What Is GREP in Linux and How Do You Use It?

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Grep is a small Unix program for finding matching patterns. Begun as a Unix program, it can be found on Linux as well as Mac and BSD. It can read just about any text, meaning it can read input from another commands, or it can open and look through files directly. Grep is insanely useful, especially for looking through directories from the command line.

Grep ls

With that, why not try one of the most common uses for Grep, finding a file in a directory. Look through your “~/Downloads” folder for any “jpg” images.

Grep will list them all out and highlight the “.jpg” part since it’s what you searched for.

grep grep in this article

You pipe the output (with the command “|”) of just about any command into grep. If you have a plain text file laying around, cat it out and pipe the result into Grep to find a specific word.

Grep will print out any lines in the file containing the word that you told it to look for.

yo dawg i heard you like grep

Unix-like systems are case sensitive, meaning that “Ubuntu” is completely different than “ubuntu.” That can be a pain when searching for something. Grep has a flag to eliminate the problem. Add the -i flag to your search, and Grep will ignore case.

grep in a file

It wouldn’t be all that convenient to need cat every time you wanted to search a file. Actually, you don’t. Grep can search through files itself. Pass it the path to the file, and Grep will do the rest.

Recursive Grep

Grep can search through more than one file or directory at the same time. Be warned, if you’re looking for file names, Grep will search through files by default, too. The -r flag tells Grep to search recursively.

You can pair this with other flags, too. You may want to include the -I flag when doing recursive searches to keep Grep from looking through binary files.

You can also tell Grep to look for everything not containing the pattern specified. This would be good in instances where you need to find an error or you have a directory with loads of files of one or two types.

It also might be useful to tell Grep to search for complete words or lines, instead of anything containing a certain pattern. Imagine you’re looking for a string of characters that’s common as part of a word, but you need it to be separate. For example, the word “it.” Obviously, there wouldn’t be many times you’d actually want to look for a pattern like “it,” but it proves the point.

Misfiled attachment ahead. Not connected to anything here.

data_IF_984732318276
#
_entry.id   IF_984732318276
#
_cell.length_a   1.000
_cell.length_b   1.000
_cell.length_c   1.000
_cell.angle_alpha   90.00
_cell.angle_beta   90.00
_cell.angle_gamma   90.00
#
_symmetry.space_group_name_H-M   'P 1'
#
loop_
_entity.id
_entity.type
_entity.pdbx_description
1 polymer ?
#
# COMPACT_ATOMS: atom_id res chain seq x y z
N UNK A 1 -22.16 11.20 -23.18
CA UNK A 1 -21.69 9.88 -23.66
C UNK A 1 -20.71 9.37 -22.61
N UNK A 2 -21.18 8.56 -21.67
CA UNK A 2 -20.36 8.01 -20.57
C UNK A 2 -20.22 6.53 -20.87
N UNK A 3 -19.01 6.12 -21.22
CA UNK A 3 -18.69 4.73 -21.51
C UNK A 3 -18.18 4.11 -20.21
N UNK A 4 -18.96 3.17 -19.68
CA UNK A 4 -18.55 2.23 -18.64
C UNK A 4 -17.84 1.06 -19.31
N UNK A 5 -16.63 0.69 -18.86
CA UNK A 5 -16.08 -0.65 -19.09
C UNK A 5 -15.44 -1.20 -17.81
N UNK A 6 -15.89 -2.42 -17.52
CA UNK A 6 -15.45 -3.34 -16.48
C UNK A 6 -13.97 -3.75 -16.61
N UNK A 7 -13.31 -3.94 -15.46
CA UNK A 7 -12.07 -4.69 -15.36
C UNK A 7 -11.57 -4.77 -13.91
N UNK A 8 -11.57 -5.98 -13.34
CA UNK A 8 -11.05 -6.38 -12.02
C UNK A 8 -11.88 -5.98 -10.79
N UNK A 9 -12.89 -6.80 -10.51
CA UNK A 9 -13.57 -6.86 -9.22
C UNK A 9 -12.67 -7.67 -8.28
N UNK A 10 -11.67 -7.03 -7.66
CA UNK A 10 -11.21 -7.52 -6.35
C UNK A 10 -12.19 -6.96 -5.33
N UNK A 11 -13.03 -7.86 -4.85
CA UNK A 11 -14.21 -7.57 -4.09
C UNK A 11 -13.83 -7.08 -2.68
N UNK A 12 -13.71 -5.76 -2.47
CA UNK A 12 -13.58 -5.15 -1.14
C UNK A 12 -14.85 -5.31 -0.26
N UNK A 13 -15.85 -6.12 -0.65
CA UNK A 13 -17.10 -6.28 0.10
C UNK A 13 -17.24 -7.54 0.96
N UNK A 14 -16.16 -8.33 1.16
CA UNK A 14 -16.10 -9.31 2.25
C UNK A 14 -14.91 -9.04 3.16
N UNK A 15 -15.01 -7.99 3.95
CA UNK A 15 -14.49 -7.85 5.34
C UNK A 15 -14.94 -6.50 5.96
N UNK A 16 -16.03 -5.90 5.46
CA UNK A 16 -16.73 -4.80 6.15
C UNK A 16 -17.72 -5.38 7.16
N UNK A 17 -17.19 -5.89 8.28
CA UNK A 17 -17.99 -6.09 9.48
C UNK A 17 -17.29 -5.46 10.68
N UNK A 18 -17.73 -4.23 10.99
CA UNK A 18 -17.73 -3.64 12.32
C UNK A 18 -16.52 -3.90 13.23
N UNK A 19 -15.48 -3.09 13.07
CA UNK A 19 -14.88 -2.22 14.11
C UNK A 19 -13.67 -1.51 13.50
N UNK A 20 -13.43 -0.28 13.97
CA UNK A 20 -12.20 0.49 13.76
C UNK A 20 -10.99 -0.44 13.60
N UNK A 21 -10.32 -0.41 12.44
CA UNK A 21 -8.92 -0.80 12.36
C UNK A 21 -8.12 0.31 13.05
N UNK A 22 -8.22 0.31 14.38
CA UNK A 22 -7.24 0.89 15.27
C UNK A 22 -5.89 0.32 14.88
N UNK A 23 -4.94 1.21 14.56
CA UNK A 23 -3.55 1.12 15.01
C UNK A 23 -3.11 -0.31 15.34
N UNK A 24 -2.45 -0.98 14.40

Instead of printing out every word that contains the pattern, Grep will only print the word by itself. It does the same thing for entire lines with the -x flag, so if you’re looking for a phrase or a single line in a configuration file, that can really help.

If you’re interested in investigating everything Grep can do, run man grep in a terminal for the complete documentation. This article covered the basics and everything that you’ll normally need from this powerful tool. Share with us if you know of any powerful uses of the Grep command.

Image credit: Shell script points of interest to coordinates

3 comments

  1. “cat file.txt | grep word”
    “cat textfile.txt | grep -w it”

    These are BAD examples which. newbies reading this article will follow, because of the needless use of cat.

    Just do grep {flags} “pattern” file_name

    Some other features of grep should have been included:

    -n to show line number for where the pattern matches

    -B, –before-context=NUM print NUM lines of leading context
    -A, –after-context=NUM print NUM lines of trailing context

    which very useful for when you want understand why a particular match is present in a file.

    When searching multiple files to find the one which is missing a pattern

    grep -L “pattern” file1 file2 file3

    And when trying to find a file or files buried in a directory tree containing a particular string

    find {dir_path} -type f -exec grep “some string” {} /dev/null ;

    Never forget the saying:

    “grep and the whole world greps with you, awk and you awk alone.”

  2. The semi-colon after the /dev/null needs to be escaped with a backslash which did not show when the comment was submitted (probably due to text input sanitizing security feature).

  3. Thanks to Grepper for adding the info about listing lines before and after the match for context, which was one of the things I thought was missing from a nice article for beginners. However, please note that something autocorrected what should have been — (two hyphens) into an en dash before before-context and after-context. In other words, you should use one of the following for three lines of context before a match:

    -B 3
    –before-context=3

    A few more things everyone using grep (or any other *nix command) should know:

    You can specify the current directory with a dot, as in: grep -Iir texttosearchfor . (which will search for the specified text in the current directory and subdirectories)

    You can save the output of your command to a file; e.g. grep -Iir texttosearchfor . > results.txt (which would do the same as the first example but write the results into a file named results.txt in the current directory)

    To put it all together, I ran this command on my ebooks folder:

    grep -Iir barrister . -B 3 > results.txt

    The result was a text file containing four lines of text from Bleak House:

    ./Bleak House (Dickens).txt-She could look at it, she said, in the night, especially in the
    ./Bleak House (Dickens).txt-moonshine. Her room was clean, but very, very bare. I noticed the
    ./Bleak House (Dickens).txt-scantiest necessaries in the way of furniture; a few old prints from
    ./Bleak House (Dickens).txt:books, of Chancellors and barristers, wafered against the wall; and

    Hope this helps.

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